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Every week the red light will get a bit higher and at six weeks they can safely stay outdoors.  However, with the warm weather in May, perhaps they can go out a touch earlier with their red lamp in their coop.  We still need to devise a small coop for them to stay in and lay eggs in.  A place to sleep away from predators at night.  We will let them free range in the newly fenced area that consists of our new pumpkin patch, outdoor kitchen, fruit trees, rose bushes, and the cold frame.  We will use one foot high fencing that just pushes into the ground to keep them out of the plants.  This is cheaper than building a duck run and they will have more space.  We will get a child’s swimming pool.  The trees and corn may act as a deterrent for hawks and owls.  And how fun to look out the back porch and see ducks running around!

For the Love of Chickens (a look at different breeds)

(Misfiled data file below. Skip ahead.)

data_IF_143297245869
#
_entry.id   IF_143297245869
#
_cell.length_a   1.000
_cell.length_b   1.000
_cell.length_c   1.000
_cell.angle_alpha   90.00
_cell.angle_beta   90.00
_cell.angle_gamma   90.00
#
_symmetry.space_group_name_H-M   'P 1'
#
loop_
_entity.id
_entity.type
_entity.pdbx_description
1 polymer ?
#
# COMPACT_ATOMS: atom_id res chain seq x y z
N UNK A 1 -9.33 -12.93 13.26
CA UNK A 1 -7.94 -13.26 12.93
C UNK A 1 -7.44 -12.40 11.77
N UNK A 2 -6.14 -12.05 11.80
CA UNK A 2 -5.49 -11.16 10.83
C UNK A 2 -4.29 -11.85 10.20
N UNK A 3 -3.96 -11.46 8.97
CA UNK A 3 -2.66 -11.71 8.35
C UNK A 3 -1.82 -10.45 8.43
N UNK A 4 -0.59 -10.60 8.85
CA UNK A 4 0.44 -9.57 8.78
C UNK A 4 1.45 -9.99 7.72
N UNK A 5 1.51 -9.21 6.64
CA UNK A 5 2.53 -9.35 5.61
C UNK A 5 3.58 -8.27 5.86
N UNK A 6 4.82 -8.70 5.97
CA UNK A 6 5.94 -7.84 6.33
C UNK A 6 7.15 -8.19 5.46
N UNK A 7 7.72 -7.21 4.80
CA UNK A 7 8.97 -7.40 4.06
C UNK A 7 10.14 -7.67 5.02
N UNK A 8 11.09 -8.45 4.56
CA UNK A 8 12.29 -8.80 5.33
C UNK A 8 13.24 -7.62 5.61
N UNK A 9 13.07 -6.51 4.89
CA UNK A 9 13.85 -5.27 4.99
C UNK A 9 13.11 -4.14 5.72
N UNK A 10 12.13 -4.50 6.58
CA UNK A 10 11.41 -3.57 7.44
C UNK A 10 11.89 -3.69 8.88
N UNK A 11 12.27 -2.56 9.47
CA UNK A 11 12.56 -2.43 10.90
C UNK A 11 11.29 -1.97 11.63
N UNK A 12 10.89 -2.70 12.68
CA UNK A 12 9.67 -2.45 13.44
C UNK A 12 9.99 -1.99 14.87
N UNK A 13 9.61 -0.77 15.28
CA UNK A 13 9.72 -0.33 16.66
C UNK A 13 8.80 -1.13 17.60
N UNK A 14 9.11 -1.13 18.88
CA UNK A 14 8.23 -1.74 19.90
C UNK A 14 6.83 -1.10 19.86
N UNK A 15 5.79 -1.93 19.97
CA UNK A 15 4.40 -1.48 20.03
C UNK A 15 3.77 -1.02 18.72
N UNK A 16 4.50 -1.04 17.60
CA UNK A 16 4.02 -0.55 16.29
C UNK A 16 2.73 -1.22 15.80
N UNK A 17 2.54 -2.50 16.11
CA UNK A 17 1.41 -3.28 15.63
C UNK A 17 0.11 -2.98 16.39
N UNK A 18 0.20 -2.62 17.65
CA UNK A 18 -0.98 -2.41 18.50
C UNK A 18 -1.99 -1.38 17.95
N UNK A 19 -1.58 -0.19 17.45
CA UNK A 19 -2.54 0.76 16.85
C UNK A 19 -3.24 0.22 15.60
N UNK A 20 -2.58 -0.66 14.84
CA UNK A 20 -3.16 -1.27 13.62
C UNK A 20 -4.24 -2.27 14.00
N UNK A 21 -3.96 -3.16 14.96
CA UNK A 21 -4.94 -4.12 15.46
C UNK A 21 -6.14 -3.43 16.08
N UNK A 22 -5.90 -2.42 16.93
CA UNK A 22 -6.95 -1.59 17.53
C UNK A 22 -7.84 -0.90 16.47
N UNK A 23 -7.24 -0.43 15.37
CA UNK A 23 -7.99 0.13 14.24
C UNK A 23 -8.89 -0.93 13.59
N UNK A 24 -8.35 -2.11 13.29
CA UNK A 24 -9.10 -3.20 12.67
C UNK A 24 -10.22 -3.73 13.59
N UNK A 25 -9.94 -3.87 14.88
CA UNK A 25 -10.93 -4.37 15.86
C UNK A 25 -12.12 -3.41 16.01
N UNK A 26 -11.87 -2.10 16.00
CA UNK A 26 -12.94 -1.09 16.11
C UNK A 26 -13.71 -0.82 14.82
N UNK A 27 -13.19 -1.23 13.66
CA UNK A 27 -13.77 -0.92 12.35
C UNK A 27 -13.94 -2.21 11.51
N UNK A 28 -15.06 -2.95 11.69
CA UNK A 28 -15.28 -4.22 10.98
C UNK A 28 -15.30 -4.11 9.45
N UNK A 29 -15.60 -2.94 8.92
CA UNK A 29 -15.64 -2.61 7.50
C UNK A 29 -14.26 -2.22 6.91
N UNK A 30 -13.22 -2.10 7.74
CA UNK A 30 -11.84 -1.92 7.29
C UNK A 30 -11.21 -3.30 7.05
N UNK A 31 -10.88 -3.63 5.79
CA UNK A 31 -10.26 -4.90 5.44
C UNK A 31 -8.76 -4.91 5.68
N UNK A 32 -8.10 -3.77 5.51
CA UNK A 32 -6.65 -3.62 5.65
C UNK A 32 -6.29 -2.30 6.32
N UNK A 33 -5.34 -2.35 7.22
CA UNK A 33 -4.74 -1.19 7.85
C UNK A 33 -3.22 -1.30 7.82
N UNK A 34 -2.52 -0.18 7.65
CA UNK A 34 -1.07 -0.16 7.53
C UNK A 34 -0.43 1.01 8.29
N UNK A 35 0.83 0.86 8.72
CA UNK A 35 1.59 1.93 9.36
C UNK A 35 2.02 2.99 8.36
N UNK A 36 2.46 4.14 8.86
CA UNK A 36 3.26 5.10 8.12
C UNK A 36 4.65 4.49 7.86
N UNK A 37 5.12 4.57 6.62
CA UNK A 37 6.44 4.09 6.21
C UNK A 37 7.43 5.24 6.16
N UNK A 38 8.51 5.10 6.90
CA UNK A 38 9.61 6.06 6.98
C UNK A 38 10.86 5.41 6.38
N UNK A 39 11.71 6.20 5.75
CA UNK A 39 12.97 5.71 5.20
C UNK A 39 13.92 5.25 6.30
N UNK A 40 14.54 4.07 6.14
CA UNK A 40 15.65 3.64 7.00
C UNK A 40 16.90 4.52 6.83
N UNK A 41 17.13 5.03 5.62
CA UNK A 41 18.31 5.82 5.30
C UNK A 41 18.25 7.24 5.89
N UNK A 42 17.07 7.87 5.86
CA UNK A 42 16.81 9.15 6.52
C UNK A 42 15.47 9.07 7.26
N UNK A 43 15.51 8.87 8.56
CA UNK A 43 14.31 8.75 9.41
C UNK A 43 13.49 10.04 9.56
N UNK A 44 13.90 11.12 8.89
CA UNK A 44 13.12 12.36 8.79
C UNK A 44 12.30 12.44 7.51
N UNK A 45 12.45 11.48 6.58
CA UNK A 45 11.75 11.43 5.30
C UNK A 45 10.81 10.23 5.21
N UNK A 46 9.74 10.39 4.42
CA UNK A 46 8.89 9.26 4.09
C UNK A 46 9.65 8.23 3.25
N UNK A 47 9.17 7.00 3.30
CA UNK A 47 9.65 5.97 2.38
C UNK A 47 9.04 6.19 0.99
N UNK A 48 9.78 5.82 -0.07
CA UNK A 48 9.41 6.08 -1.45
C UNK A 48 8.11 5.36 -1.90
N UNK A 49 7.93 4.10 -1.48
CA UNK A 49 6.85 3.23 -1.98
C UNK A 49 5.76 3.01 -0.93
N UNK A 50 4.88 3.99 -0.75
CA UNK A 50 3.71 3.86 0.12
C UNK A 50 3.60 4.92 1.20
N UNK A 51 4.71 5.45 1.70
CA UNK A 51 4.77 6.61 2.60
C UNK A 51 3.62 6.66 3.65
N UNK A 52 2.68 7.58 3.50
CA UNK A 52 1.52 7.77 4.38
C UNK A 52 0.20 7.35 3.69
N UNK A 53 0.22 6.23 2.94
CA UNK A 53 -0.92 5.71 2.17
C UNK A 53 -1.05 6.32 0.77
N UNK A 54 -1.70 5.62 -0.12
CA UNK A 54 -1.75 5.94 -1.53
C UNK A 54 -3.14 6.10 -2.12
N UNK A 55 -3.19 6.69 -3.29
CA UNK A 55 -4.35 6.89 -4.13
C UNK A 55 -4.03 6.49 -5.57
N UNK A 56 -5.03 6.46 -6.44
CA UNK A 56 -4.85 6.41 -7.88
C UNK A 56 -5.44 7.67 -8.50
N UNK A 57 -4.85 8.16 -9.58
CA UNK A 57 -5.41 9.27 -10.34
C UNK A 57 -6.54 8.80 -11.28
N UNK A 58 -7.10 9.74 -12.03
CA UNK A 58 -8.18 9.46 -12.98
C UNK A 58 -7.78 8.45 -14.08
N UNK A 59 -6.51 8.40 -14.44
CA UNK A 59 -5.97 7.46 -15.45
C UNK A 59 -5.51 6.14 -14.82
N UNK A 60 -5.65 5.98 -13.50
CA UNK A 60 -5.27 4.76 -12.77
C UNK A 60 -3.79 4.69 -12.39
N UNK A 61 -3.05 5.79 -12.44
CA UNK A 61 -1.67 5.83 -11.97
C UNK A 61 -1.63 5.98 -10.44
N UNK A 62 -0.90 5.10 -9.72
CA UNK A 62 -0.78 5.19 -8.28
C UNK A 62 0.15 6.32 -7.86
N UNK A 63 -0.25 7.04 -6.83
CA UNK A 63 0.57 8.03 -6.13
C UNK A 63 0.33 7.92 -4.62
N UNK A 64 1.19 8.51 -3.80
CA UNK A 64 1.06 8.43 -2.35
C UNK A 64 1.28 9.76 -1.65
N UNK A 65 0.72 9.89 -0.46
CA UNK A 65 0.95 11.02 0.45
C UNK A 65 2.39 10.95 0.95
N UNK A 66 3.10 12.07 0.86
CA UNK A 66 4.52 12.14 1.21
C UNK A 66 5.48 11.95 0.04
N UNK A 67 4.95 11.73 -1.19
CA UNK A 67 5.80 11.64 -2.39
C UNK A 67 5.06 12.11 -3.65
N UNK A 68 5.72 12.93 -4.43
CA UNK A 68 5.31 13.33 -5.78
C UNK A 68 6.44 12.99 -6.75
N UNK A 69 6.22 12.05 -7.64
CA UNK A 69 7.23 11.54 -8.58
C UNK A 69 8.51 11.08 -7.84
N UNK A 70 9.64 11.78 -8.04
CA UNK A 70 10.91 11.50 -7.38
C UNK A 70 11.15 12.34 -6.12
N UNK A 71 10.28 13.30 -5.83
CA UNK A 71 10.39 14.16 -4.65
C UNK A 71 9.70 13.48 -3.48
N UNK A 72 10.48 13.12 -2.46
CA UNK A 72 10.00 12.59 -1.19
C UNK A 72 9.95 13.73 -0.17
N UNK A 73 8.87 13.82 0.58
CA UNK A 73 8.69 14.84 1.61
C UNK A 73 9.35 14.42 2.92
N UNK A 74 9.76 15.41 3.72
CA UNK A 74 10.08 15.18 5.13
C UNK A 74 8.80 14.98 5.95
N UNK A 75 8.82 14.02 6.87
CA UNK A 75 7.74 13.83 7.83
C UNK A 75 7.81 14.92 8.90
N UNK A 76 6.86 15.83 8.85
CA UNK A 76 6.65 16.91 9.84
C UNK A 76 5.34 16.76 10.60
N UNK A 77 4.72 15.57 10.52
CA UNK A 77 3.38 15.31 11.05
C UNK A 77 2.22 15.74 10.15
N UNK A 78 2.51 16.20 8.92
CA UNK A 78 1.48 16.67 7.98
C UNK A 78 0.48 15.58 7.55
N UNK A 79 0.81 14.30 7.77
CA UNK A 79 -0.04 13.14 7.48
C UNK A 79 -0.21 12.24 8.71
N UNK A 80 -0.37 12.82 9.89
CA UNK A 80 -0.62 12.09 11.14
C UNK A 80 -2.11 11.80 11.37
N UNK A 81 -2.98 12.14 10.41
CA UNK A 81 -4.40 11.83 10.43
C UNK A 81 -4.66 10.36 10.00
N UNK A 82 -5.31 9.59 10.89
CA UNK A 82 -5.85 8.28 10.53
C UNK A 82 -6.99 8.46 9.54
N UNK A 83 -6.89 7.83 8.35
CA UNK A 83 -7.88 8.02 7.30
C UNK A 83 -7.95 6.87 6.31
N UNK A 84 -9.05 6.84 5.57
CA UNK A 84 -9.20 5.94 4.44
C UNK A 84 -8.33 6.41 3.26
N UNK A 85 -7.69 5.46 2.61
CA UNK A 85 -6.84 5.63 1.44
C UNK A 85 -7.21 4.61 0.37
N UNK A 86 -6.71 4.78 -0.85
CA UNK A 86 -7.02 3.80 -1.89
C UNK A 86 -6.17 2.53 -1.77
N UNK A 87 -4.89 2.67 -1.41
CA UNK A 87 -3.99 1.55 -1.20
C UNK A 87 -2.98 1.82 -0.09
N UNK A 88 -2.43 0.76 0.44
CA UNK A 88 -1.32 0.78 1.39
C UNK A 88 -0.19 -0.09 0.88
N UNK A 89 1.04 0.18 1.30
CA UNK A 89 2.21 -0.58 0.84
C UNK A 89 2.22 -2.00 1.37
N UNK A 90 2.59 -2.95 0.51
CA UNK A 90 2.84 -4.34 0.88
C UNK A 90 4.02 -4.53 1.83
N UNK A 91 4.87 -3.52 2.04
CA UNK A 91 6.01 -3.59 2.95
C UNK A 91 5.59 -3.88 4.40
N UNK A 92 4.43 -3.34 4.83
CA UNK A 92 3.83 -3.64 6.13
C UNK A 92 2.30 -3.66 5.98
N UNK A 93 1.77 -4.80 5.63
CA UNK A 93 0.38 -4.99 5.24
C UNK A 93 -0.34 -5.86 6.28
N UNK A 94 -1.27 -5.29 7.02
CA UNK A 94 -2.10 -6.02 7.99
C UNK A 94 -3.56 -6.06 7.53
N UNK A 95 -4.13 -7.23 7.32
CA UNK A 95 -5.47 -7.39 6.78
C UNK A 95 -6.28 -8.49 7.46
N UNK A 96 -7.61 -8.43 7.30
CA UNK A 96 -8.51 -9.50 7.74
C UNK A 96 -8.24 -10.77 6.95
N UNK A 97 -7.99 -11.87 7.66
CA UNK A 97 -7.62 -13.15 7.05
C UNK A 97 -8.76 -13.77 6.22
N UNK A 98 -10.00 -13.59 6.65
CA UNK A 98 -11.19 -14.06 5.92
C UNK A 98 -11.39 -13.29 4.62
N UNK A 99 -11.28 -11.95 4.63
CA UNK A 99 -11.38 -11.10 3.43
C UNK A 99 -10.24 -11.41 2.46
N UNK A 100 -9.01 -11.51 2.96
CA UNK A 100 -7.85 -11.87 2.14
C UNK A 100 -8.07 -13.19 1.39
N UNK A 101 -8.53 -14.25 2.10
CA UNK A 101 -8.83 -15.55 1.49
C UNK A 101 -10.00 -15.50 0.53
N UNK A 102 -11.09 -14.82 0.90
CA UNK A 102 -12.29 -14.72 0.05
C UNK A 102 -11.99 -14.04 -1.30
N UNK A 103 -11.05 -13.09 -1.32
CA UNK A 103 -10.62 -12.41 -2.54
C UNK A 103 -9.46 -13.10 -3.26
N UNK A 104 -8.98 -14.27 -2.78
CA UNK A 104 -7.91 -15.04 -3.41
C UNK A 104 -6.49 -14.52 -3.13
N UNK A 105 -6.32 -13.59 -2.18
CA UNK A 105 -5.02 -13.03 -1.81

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“How did you decide on these chicken breeds?” someone asked me.

I can’t say I did a lot of research.  When we went to the feed store to get chickens the first year, we hadn’t reserved any so we got who hadn’t been picked up.  One of the breeds I hadn’t heard of.  Golden Buffs.

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Mahalia has never laid an egg.  But her sisters, Peep and Daffodil, are great layers.  They reliably lay a large brown egg a day.  They are slowing down in their third year of laying, but they are still good layers.  They have great temperaments.  Peep runs up to strangers and wants to be pet.  The other two are less lovey but are not aggressive  in the least.

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Our California girl, Ethel, was another breed that we got that year.  She is a great layer (again slowing down now) but she laid a white egg that was perfect for boiling and Easter eggs every day for a long time.  She is sweet.  She also likes to fly.  Not away, but into the goat yard.  The grass is always greener on the other side for California Whites.  She doesn’t leave our actual yard though.  A clip of a few feathers could keep a California girl in her own yard if needed.

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Our Jersey Giants are still great layers even though they are older.  Nearly every day we can count on a small, beige egg.  They are very sweet and docile.  They are not near as giant as I had imagined.